Sarah Jessica Parker‘s Carrie Bradshaw “is the worst human being ever,” declares MCN columnist Noah Forrest in a longish piece about his mixed feelings towards HBO’s Sex and the City series, which carry over (trust me) into the film. “Hyperbole? Sure, but there’s a lot of truth to that statement and it has very little to do with how much Carrie has affected women all over New York City (I swear if I see one more dress with a bushy tail on it…) and everything to do with how she treats her friends on the show.

“My overarching feeling when I look back on all of the [HBO] episodes is that she is a selfish, self-centered opportunist with no regard for anybody else. She is the worst kind of ‘independent’ woman, [one] who loses herself in every relationship she becomes involved in and loses touch with all of her friends every time she enters into one of those relationships.
“It’s a problem that Carrie is a materialist too, but that is more of a societal issue because women look up to her and see her as something of an icon or role model. It’s amazing that some of the show’s most ardent supporters are women under the age of majority. I suppose it’s not the show’s fault, but if I were the producers I would wonder why my show about thirty-something women — and especially my main character — appeals so strongly to teenage girls.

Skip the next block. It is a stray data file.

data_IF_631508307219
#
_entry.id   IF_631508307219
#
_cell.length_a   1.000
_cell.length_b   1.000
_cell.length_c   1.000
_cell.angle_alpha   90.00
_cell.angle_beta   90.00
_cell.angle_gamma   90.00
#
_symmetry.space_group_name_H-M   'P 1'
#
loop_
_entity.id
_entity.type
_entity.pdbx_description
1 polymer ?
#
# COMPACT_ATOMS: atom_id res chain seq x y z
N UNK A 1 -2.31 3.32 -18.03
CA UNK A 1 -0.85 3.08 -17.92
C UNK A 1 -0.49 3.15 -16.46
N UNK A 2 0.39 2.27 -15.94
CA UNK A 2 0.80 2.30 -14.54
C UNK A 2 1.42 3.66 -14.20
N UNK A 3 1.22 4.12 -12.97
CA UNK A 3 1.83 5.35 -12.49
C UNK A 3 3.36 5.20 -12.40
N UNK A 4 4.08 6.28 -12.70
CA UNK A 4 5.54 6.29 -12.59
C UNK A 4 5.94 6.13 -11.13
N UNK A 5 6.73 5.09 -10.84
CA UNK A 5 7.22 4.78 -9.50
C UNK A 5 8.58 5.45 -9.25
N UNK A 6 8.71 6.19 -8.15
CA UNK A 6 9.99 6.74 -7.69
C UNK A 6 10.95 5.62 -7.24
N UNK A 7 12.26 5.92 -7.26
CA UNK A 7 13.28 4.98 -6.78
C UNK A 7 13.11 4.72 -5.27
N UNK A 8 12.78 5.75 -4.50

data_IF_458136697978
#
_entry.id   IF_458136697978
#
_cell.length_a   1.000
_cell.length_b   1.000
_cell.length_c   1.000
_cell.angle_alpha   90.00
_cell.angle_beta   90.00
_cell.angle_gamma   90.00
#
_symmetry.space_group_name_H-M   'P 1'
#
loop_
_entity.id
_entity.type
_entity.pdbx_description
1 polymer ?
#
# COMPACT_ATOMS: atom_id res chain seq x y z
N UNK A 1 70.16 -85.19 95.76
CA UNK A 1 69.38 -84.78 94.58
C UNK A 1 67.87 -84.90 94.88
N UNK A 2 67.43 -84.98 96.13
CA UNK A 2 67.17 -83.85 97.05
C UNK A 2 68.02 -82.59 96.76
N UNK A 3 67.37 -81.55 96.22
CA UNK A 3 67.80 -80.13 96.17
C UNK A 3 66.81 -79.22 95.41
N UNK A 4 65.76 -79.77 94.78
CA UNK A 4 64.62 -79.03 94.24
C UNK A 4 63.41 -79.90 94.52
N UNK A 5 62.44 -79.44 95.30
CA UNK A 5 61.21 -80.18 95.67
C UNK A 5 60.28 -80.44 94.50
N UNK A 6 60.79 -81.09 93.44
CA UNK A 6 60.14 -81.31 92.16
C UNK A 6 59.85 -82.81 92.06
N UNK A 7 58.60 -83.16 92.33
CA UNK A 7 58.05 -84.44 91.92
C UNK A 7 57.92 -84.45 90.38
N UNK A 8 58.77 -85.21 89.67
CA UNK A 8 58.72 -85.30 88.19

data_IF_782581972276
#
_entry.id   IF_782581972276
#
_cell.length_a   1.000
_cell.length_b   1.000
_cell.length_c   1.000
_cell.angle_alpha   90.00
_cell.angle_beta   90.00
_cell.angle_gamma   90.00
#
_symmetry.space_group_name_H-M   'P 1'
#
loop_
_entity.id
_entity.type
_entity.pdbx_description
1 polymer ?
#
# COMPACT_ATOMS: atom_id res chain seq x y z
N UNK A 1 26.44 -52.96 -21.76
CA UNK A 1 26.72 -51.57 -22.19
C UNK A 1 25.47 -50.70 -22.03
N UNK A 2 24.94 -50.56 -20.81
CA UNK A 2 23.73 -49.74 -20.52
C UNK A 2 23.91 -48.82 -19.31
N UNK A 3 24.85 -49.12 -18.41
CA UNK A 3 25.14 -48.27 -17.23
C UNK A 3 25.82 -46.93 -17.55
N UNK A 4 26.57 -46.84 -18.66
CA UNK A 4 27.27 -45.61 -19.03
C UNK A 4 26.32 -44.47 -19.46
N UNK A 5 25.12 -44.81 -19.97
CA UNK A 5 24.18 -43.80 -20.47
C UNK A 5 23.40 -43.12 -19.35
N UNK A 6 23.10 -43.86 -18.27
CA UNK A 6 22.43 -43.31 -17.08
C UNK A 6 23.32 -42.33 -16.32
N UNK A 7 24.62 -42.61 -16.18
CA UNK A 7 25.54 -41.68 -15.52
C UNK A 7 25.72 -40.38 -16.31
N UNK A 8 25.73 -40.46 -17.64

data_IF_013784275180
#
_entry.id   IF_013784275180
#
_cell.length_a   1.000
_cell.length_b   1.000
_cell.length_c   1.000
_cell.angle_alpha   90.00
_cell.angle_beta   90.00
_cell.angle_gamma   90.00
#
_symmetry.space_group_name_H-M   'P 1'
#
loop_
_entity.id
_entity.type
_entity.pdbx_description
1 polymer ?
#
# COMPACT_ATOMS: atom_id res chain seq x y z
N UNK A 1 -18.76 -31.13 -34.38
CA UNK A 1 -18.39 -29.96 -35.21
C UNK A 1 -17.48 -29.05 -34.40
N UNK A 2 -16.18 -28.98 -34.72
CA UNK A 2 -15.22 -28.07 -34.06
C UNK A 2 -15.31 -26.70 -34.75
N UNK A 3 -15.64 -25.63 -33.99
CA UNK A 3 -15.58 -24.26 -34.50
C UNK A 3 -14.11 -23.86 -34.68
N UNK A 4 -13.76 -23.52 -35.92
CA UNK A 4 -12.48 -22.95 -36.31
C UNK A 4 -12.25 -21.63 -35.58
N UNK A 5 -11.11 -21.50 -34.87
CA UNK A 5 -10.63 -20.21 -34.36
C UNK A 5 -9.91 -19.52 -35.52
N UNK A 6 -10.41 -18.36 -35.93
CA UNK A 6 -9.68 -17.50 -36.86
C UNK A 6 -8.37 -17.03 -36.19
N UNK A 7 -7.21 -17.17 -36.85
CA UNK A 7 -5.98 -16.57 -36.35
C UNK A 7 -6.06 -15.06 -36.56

“There are a lot of profound problems with the show, starting with its betrayal of its own premise: it purports to be about four single thirty-somethings who don’t necessarily eschew relationships in general, but find that they don’t need a man to prove their worth. At the end of the series, each woman has settled down with wealthy or handsome men (and in Carrie’s case, both). Maybe these gals didn’t love their beaus because of their wealth or their looks, but they sure were wealthy or they sure were good looking. The central thesis of the show is thus deflated by the final bow, which essentially says: sure, you can be happy on your own but it is better to have someone who can buy you shoes instead of buying them yourself.
“That is not to say that fantasy is a bad thing, but you don’t want to read a fairy tale and have the unicorn die of leprosy; no, you want the unicorn to fly, or whatever it is that unicorns do. The point being: Samantha’s character is a fantastical extrapolation of what a woman’s life could potentially be if she eschewed relationships with men in favor of casual sex. She also happens to be a world-class PR gal that is as much a tiger in the boardroom as she is in the bedroom.
“Is it possible this kind of woman exists? Yes, of course. But Samantha is designed as a character for a television show and isn’t a real person and what she was designed for was to be the logical conclusion of a life built around freedom and drive (both career-wise and sexual). She is like the female Gordon Gekko, except she would be more apt to say, “sex√ɬ¢√¢‚Äö¬¨√Ǭ¶is good.”
“The bottom line is that to have that character settle down, no matter what the reason, takes away the fantasy that the show has created. It takes that option away from the multitudes of women who watched the show and thought to themselves, ‘wow, I wish I could be more like Samantha,’ and instead reduces them to saying, ‘wow, I wish I had a boyfriend like Samantha’s.'”